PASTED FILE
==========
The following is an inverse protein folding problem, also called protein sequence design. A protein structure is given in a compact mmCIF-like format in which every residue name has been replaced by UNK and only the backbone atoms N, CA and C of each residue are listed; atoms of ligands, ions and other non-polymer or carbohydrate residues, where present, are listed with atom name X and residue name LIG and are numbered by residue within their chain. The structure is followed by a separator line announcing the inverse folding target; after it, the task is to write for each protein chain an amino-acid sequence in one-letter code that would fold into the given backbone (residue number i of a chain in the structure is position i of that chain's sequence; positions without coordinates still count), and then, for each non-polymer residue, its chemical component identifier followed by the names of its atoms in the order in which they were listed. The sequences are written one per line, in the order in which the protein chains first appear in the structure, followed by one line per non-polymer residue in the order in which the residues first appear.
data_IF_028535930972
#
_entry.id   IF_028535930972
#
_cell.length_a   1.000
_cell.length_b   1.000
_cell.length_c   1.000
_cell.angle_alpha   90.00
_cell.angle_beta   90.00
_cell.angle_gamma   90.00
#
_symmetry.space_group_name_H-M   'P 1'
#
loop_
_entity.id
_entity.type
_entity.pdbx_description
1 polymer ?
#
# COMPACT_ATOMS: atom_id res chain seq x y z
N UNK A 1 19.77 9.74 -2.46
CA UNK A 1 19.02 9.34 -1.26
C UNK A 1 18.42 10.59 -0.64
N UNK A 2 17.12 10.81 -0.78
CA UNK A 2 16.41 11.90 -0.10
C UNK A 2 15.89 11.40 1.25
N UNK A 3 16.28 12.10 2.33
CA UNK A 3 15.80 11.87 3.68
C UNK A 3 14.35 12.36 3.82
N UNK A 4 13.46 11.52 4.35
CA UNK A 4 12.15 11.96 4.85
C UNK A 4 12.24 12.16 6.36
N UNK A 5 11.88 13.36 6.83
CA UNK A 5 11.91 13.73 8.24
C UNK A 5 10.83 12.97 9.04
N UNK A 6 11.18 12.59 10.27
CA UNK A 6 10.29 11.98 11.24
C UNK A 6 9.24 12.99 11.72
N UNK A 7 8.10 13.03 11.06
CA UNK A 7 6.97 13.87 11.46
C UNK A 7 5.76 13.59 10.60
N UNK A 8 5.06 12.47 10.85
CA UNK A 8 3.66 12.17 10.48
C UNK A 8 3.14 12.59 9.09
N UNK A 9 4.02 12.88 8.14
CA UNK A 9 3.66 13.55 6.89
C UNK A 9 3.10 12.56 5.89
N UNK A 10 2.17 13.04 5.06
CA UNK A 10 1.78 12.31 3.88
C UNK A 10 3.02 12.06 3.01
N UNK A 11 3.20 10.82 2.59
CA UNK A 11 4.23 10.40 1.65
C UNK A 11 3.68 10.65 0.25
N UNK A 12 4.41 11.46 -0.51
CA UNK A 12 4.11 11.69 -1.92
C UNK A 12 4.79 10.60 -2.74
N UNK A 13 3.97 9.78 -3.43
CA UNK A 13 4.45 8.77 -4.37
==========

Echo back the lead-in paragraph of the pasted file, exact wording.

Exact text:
The following is an inverse protein folding problem, also called protein sequence design. A protein structure is given in a compact mmCIF-like format in which every residue name has been replaced by UNK and only the backbone atoms N, CA and C of each residue are listed; atoms of ligands, ions and other non-polymer or carbohydrate residues, where present, are listed with atom name X and residue name LIG and are numbered by residue within their chain. The structure is followed by a separator line announcing the inverse folding target; after it, the task is to write for each protein chain an amino-acid sequence in one-letter code that would fold into the given backbone (residue number i of a chain in the structure is position i of that chain's sequence; positions without coordinates still count), and then, for each non-polymer residue, its chemical component identifier followed by the names of its atoms in the order in which they were listed. The sequences are written one per line, in the order in which the protein chains first appear in the structure, followed by one line per non-polymer residue in the order in which the residues first appear.